I found her as I was ambling around an Australian art site on one of my journeys into the ether. She has to be related, doesn’t she? Just hang on a sec while I check out her bio….Yep, she is.
I’ve come out to a few who know me well, but now it’s time to come out to everybody. Yes, I’m one of those throwbacks. I’m owning up to it. I’m a philatelist; a stamp collector. Many would find that sad and shake their heads in derision – that’s why I keep a low profile about it. But I relish my affliction. It’s been in my DNA ever since I was was old enough to first hold my mother’s precious album in my little hands. I was enthralled way back then in the fifties – and now still am. At times, especially in my uni years, I tried to disown it as I perceived it to be a totally uncool diversion, but I soon gave up. I realised I was hooked for life. I’m not sure about making it public but beautiful daughter, I think, has a bit of the bug too and I have great hopes for my granddaughter, the amazing Tessa Tiger. My lovely Leigh’s grandson, Brynner, seems fascinated too. I love buying stamps for them – as they are released from AusPost or from the knowledgeable, affable David at Hobart’s Coin and Stamp Place (110 Collins St).
It will mean much to have someone enthusiastic to pass all those folders of stamps on to.
Now if someone ever asked me what my favourite ever single issue of a stamp was I’d have no hesitation in saying the ‘The Blue Dress’ release of 1990. For some years I used its depiction of a painting featuring a young lady on a beach as a teaching tool with my creative writing students. A large poster of it graced my teaching room. My inspiration for that came in 1991 when prominent author Libby Hathorn edited a collection of stories from some of our country’s leading YA writers – Brian Caswell, Gary Crew, Sophie Masson etc. She asked them to commit to print their take on the girl on the stamp. I used a couple of the stories to motivate my classes before asking them, ‘Who is she, do you think? Tell me about her. What’s her story?’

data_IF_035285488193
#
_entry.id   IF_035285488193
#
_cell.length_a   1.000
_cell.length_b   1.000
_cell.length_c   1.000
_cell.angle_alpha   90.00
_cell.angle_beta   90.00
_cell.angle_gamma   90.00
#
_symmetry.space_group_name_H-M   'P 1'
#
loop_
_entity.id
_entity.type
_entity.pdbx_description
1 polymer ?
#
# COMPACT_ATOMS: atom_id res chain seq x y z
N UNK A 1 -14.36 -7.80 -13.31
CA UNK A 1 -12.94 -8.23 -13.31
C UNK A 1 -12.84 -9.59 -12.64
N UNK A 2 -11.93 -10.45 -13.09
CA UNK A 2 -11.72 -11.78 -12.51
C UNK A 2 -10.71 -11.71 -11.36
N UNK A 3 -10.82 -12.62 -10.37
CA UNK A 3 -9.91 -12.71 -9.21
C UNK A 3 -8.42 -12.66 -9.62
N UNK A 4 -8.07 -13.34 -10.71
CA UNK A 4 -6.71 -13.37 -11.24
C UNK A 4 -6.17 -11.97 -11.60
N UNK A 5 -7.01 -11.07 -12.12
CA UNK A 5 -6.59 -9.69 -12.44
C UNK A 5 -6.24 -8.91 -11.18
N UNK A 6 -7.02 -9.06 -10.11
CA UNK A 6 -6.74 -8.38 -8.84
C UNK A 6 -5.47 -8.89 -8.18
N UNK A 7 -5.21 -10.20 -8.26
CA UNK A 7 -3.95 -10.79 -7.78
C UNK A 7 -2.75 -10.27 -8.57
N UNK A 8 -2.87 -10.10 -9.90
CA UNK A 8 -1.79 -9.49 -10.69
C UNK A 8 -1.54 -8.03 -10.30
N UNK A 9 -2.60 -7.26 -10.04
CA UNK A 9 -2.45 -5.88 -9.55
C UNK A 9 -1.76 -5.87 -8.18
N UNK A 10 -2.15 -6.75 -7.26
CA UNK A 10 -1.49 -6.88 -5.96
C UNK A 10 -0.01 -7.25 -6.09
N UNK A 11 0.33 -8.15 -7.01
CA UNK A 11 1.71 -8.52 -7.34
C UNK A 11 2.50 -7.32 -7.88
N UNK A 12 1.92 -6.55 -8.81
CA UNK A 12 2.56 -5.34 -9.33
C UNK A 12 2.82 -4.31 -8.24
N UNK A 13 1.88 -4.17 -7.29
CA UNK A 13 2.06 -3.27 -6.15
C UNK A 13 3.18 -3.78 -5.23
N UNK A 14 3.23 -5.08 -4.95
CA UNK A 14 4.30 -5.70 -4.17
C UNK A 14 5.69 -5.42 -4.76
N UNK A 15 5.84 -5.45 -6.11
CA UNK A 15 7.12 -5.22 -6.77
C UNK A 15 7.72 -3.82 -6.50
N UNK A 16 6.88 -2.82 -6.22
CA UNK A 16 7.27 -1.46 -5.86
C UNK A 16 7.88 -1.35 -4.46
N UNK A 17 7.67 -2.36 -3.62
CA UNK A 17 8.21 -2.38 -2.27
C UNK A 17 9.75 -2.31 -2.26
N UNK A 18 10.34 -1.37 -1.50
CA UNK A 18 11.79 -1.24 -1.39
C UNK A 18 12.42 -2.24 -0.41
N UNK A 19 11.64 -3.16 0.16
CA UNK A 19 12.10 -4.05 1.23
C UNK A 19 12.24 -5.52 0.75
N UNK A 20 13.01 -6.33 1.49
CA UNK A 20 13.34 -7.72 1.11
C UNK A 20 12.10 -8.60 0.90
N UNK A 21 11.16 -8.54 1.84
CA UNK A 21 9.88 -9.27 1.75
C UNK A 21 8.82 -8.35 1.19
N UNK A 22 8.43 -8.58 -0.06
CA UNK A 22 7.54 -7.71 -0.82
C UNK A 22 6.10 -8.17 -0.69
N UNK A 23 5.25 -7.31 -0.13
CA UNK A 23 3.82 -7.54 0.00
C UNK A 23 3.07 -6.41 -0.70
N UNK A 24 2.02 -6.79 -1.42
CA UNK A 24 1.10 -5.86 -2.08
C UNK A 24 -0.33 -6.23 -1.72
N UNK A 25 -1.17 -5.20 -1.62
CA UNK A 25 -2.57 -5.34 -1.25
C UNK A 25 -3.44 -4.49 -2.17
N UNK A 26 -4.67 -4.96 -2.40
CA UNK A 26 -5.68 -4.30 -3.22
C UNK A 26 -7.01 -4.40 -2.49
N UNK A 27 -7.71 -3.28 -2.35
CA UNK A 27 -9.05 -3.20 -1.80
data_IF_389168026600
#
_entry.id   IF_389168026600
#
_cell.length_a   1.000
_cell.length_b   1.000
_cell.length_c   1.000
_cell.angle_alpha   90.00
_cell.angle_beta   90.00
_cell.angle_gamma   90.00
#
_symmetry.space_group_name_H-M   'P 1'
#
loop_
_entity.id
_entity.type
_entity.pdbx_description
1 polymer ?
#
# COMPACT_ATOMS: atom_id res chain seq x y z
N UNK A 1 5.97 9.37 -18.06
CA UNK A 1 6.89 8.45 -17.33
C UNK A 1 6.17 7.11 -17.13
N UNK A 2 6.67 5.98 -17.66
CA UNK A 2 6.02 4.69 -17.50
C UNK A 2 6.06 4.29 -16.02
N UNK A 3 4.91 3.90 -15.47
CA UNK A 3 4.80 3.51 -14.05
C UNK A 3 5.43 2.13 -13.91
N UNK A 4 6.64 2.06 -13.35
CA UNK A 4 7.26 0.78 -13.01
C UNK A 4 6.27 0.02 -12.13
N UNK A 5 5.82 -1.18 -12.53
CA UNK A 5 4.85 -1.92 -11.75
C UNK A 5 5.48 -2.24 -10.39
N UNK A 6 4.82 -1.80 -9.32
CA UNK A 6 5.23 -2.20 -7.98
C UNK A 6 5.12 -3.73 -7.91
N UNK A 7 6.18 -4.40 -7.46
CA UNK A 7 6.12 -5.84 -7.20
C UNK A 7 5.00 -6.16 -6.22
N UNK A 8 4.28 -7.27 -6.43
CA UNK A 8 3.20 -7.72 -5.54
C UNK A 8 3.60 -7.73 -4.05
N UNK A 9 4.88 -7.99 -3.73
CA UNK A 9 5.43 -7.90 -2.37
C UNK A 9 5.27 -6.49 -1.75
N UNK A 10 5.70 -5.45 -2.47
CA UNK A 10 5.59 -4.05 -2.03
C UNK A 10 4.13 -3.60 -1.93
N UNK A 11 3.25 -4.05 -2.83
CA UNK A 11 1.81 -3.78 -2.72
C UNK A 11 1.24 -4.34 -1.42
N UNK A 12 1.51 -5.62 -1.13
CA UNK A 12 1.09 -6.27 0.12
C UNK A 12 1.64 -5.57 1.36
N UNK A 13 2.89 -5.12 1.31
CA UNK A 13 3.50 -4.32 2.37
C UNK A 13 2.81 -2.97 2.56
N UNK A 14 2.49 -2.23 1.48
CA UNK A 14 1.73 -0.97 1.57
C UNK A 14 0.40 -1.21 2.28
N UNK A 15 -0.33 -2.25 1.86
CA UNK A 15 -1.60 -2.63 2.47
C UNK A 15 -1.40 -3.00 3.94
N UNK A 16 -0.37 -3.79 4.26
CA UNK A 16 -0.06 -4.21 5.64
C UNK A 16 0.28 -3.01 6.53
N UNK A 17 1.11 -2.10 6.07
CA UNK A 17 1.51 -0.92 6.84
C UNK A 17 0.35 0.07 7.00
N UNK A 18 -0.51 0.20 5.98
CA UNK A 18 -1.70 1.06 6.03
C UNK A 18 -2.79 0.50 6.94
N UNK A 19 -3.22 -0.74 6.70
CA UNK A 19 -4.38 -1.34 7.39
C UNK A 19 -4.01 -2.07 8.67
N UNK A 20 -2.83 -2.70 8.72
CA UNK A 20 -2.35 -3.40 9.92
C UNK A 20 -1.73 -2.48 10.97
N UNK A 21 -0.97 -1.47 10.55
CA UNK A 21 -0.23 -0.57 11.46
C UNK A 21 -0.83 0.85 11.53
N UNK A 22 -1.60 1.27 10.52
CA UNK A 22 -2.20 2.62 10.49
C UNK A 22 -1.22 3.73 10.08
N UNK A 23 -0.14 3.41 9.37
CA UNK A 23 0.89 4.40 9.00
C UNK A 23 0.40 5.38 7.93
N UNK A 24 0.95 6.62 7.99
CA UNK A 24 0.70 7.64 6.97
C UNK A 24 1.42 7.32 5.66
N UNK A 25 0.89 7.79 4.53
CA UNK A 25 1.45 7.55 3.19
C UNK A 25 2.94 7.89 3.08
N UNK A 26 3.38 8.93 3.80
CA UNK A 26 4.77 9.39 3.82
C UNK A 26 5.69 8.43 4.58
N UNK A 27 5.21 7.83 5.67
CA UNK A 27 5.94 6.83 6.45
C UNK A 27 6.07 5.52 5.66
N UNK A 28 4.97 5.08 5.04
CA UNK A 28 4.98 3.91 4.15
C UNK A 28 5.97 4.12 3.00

Turns out writer Libby had more than just an inking about the girl in the picture. It was her own daughter, Lisa, posing for it. The fact that she was on a beach to do so was another selling point for me.
Of course back then I was keen to find out more about the creator of the delightful image. I discovered that the prominent artist of the piece at times hated his job. His love was working on figurative studies of ‘The Blue Dress’ kind, but to fund this he received commissions for portraits, becoming so competent he was even asked to paint the Queen. He turned in quite a beautiful and unusual completed product for this, easily found on-line. His sumptuous figures, mostly gorgeously robed but occasionally nude; sometimes in a home setting, sometimes in the great outdoors, are all quite luminous. His work is instantly recognisable. He was popular with art-lovers from almost the time he took up a brush and had a long career, culminating with his death in 2009.
So when I encountered Sophie Dunlop in my wanderings, I did wonder if she was akin to the great Brian – but you already know the answer to that. She was one of his two daughters.
Although Sophie cites her father as one of the great influences on her own artistic endeavours, the Adelaide dauber has chosen not to follow in his figurative footsteps. Still life is the road she travels, having achieved a great deal of success with it as you too may discern if you check her work out on her site. ‘It’s the beauty I see in fruit, the flowers of my local marketplace and in nature that inspire me. I am attracted to distant lands and the exotic. I relish the intricate details and the uniqueness of the subjects I paint.’ I was almost as drawn to her oeuvre as I am to her father’s.
So finding her on-line drew me back to Brian Dunlop as well and that special stamp. I know fully well my darling daughter and the extraordinary Tessa will treasure my collections too when the time comes. It’s a part of me that I’ll be passing on.
Brian Dunlop’s website = http://www.briandunlop.com/
Sophie Dunlop’s website = https://www.sophiedunlop.com/
Coin and Stamp Place, Hobart = https://www.tazitiger.com/